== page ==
Written by Tiago Silva. Published on 13, April 2022
After writing a new piece of content, nothing is more satisfying than seeing it in the Google search results, but how can you accelerate the crawling and indexing process?
Recently we’ve seen reports on Twitter of people waiting weeks for new pages to appear in the search results. We have put this guide together to give you a tick sheet of things to do for each article published, to give it the best chance of appearing quickly in Google.
The first step is using the URL Inspection Tool on Search Console and Request Indexing.
The easiest way for new content is to insert the page's URL in the search box at the top of GSC. Upon pressing enter, you’ll then see the URL Inspection Tool results for the URL.
As this is a new URL for a new piece of content, the crawl and index status will display as ‘URL is not on Google’. Click the link to Request Indexing, to get this URL added to the priority crawl queue for the site.
Check out our Google Search Console Chrome Extension which allows you to check a page’s URL Inspection status while you browse your site.
An easy way to get a page indexed by Google is to include it in the XML sitemap file.
XML sitemaps are essential for Google to crawl a website efficiently as it lists all the URLs you want to be crawled and indexed.
You should submit a site’s XML sitemap in Google Search Console. A single sitemap is limited to 50MB (uncompressed) and 50,000 URLs, but Search Console will happily let you submit multiple sitemaps with the URLs split between them.
Adding links from existing pages that Google already crawls on the site will likely speed up the process of Google crawling your new page. This is called internal linking and is an excellent way to show that the new page you want to index is important for your site.
The process is straightforward:
Internal links are essential for SEO. This process requires little effort and can have a significant impact.
Ever wondered why most sites have a ‘latest blog posts’ or ‘articles’ section on their homepage?
A link from your site’s homepage gives an indication to Google that your new pages is important, and that it should quickly crawl and index it.
This link can be temporary. Once it’s in the search results you can consider removing the link, although the page’s rank may drop. Links from the homepage usually have a huge amount of link equity to pass around, so removing that link will remove that equity.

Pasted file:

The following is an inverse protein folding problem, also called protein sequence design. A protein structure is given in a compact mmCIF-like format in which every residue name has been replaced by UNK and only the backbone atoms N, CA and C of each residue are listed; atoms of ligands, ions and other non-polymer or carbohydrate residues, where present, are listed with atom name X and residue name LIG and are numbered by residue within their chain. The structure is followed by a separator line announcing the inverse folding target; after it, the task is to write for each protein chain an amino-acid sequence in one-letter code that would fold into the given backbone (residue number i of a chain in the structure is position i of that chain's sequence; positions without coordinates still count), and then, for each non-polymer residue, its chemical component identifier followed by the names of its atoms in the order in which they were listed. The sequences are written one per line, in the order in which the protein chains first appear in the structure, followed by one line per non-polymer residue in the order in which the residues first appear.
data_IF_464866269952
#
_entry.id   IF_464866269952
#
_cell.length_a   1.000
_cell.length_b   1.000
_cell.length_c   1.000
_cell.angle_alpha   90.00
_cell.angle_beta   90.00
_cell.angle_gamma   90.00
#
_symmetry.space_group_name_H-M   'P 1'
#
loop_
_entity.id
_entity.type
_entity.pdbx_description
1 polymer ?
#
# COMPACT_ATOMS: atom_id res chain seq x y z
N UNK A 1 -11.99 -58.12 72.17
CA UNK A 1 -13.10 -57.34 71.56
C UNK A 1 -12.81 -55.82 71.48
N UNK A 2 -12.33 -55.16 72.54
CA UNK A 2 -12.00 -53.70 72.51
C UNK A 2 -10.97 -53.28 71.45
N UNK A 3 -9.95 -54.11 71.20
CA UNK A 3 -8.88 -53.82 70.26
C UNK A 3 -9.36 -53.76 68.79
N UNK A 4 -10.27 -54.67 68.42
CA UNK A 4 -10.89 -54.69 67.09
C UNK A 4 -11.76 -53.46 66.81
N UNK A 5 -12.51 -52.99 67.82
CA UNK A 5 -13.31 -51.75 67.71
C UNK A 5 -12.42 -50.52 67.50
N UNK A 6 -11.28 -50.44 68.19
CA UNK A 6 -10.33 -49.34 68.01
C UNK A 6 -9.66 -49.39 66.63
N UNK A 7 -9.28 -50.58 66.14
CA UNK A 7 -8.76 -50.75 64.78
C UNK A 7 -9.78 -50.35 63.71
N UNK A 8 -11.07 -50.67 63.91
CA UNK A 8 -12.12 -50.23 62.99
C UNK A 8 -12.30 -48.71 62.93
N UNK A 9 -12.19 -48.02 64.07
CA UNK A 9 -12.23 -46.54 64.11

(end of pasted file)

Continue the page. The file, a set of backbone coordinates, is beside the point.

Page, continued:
This is more anecdotal than a proven tactic, but we have ourselves seen instances where we have shared a piece of content on Twitter that has been well received, liked, and retweeted. On the same day, that piece of content appeared in the Google search results, ranking on the first page.
Of course, this means that the piece of content you create needs to be useful enough for people to want to like and share it, so it’s not going to work for everything you publish on your site. I’m not sure your terms of service or privacy page will get many retweets!
If you are sharing your content on Twitter, paying to promote your tweets can help with gaining likes, retweets, and improving the chances of Google indexing the content by finding it via Twitter.
Desperate times require extreme measures. If all of the above has failed, and you have waited a few weeks and your content is still not getting crawled, create a new XML sitemap file with only the URL you are struggling to get crawled by Google and submit it in Search Console.
You should be doing most of the things mentioned above by default whenever you publish or update content. Request indexing in Search Console whenever content is published or updated should always be done, and internal linking is a general best practice that helps both Google and website visitors.
We’ve also covered a couple of extra options - especially creating a separate XML sitemap file just for the URL that isn’t getting crawled. There’s no need to do this for everything you publish or update, but it’s good to have an extra option for when needed.